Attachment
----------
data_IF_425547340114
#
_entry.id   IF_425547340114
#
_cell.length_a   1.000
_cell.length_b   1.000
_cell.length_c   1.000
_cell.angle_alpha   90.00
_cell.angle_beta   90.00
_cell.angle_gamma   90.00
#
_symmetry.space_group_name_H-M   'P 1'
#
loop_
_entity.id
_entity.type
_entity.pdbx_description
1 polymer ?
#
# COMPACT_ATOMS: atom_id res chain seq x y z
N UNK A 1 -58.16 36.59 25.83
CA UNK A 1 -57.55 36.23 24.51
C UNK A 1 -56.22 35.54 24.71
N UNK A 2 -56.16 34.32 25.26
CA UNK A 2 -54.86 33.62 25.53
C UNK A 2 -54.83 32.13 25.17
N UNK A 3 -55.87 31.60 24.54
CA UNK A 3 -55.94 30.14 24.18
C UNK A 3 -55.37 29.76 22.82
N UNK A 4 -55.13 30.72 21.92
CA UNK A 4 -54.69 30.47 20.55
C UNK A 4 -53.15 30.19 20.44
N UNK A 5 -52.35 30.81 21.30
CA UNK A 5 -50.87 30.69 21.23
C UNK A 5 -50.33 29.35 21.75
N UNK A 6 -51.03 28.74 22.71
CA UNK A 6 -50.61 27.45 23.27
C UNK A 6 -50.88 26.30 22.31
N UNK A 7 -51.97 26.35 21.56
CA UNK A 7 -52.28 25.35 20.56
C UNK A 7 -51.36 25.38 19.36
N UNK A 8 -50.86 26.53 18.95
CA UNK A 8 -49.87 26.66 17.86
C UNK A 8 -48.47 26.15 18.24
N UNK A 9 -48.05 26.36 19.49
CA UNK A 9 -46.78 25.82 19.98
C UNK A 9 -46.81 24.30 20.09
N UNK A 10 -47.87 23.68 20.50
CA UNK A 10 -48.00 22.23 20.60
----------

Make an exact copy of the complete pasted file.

data_IF_425547340114
#
_entry.id   IF_425547340114
#
_cell.length_a   1.000
_cell.length_b   1.000
_cell.length_c   1.000
_cell.angle_alpha   90.00
_cell.angle_beta   90.00
_cell.angle_gamma   90.00
#
_symmetry.space_group_name_H-M   'P 1'
#
loop_
_entity.id
_entity.type
_entity.pdbx_description
1 polymer ?
#
# COMPACT_ATOMS: atom_id res chain seq x y z
N UNK A 1 -58.16 36.59 25.83
CA UNK A 1 -57.55 36.23 24.51
C UNK A 1 -56.22 35.54 24.71
N UNK A 2 -56.16 34.32 25.26
CA UNK A 2 -54.86 33.62 25.53
C UNK A 2 -54.83 32.13 25.17
N UNK A 3 -55.87 31.60 24.54
CA UNK A 3 -55.94 30.14 24.18
C UNK A 3 -55.37 29.76 22.82
N UNK A 4 -55.13 30.72 21.92
CA UNK A 4 -54.69 30.47 20.55
C UNK A 4 -53.15 30.19 20.44
N UNK A 5 -52.35 30.81 21.30
CA UNK A 5 -50.87 30.69 21.23
C UNK A 5 -50.33 29.35 21.75
N UNK A 6 -51.03 28.74 22.71
CA UNK A 6 -50.61 27.45 23.27
C UNK A 6 -50.88 26.30 22.31
N UNK A 7 -51.97 26.35 21.56
CA UNK A 7 -52.28 25.35 20.56
C UNK A 7 -51.36 25.38 19.36
N UNK A 8 -50.86 26.53 18.95
CA UNK A 8 -49.87 26.66 17.86
C UNK A 8 -48.47 26.15 18.24
N UNK A 9 -48.05 26.36 19.49
CA UNK A 9 -46.78 25.82 19.98
C UNK A 9 -46.81 24.30 20.09
N UNK A 10 -47.87 23.68 20.50
CA UNK A 10 -48.00 22.23 20.60